Global leaders in urban sustainability gather in Kuala Lumpur — and challenge conventional wisdom and “business as usual”
KUALA LUMPUR: This week I am at the World Urban Forum, with a focus on implementing the New Urban Agenda — the landmark document on sustainable urban development agreed to by all 193 member states of the United Nations. There is a heavy focus here on evidence-based approaches, and on research into action by leading universities. We are here as part of our research unit, the Centre for the Future of Places at KTH Royal Institute of Technology (where one of us is a senior researcher, and another has been a visiting scholar). We have been involved in a partnership with UN-Habitat to develop language on the importance of public space, which is now secured in the New Urban Agenda — but now the emphasis is on implementation.
One of the key challenges is in thinking through current assumptions and beliefs, and assessing which are sound and which are not. Given the recent debates in Portland, we were struck by the session below (which occurs tomorrow as we write this). We have also seen other work challenging much of the current conventional wisdom about urban sustainability and livability (as we have written about in this blog). Surely we need to examine our own assumptions in the light of evidence, and be open to debate and challenge. Surely we need to be more willing to learn from others around the world, and share our own lessons learned as well?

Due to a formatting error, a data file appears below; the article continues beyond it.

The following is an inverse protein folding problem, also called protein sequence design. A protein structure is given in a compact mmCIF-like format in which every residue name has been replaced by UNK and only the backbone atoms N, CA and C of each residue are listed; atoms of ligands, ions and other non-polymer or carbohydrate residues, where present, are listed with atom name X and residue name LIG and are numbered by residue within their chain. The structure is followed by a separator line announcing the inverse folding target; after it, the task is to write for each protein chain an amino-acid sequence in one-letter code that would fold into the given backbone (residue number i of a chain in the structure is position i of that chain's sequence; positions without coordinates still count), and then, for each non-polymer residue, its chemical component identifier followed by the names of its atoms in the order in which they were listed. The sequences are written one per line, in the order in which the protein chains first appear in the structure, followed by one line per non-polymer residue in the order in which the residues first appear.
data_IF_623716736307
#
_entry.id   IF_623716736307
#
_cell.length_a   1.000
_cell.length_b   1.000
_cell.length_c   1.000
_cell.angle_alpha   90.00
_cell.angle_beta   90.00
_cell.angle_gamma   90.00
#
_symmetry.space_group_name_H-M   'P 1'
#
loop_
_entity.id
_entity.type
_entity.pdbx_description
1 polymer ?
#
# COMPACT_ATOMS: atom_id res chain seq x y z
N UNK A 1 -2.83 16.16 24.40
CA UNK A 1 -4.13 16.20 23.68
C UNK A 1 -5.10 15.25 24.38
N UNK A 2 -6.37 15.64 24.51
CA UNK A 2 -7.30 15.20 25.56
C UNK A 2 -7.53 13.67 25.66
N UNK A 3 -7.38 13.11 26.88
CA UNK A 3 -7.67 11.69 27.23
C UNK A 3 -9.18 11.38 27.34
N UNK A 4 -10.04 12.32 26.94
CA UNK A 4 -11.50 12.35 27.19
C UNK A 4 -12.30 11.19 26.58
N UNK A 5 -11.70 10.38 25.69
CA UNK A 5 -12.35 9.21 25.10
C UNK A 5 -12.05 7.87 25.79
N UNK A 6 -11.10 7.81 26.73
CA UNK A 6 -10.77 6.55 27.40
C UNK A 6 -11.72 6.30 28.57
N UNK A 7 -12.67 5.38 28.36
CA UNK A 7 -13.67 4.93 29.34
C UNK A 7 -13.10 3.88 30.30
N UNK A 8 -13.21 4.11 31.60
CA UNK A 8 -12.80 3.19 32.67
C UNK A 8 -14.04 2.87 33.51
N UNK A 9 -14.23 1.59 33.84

A more extensive report from the World Urban Forum will follow soon! Meanwhile, here is the listing for the session that caught our eye:
Anatomy of Density: Why Tall Buildings Can’t Solve the Problem of Urban Growth
Monday 12 February 2018, 17:00 – 18:00
Organization: NYU Stern Urbanization Project
This session will focus on several exciting new developments in the study of density. Much effort has been made to establish the importance of density in addressing a range of ills, from long commutes to climate change to the obesity epidemic. By comparison, relatively little effort has gone into the study of the components of density, the factors that affect it, and the steps that can be taken to increase it. Moving beyond the simple assumption that cities need infill, growth controls, and higher buildings, this session explores three primary factors that make up the density of a city – Floor Area Occupancy, Building Height, and Residential coverage – and shows that density is, in fact, the result of seven components, each of which can be affected by regulatory changes or infrastructure investments. These components will soon be measured in the full United Nations sample of 200 cities, but the simple explication of this new understanding of density can help point the way toward the creation of more compact, inclusive, and sustainable cities.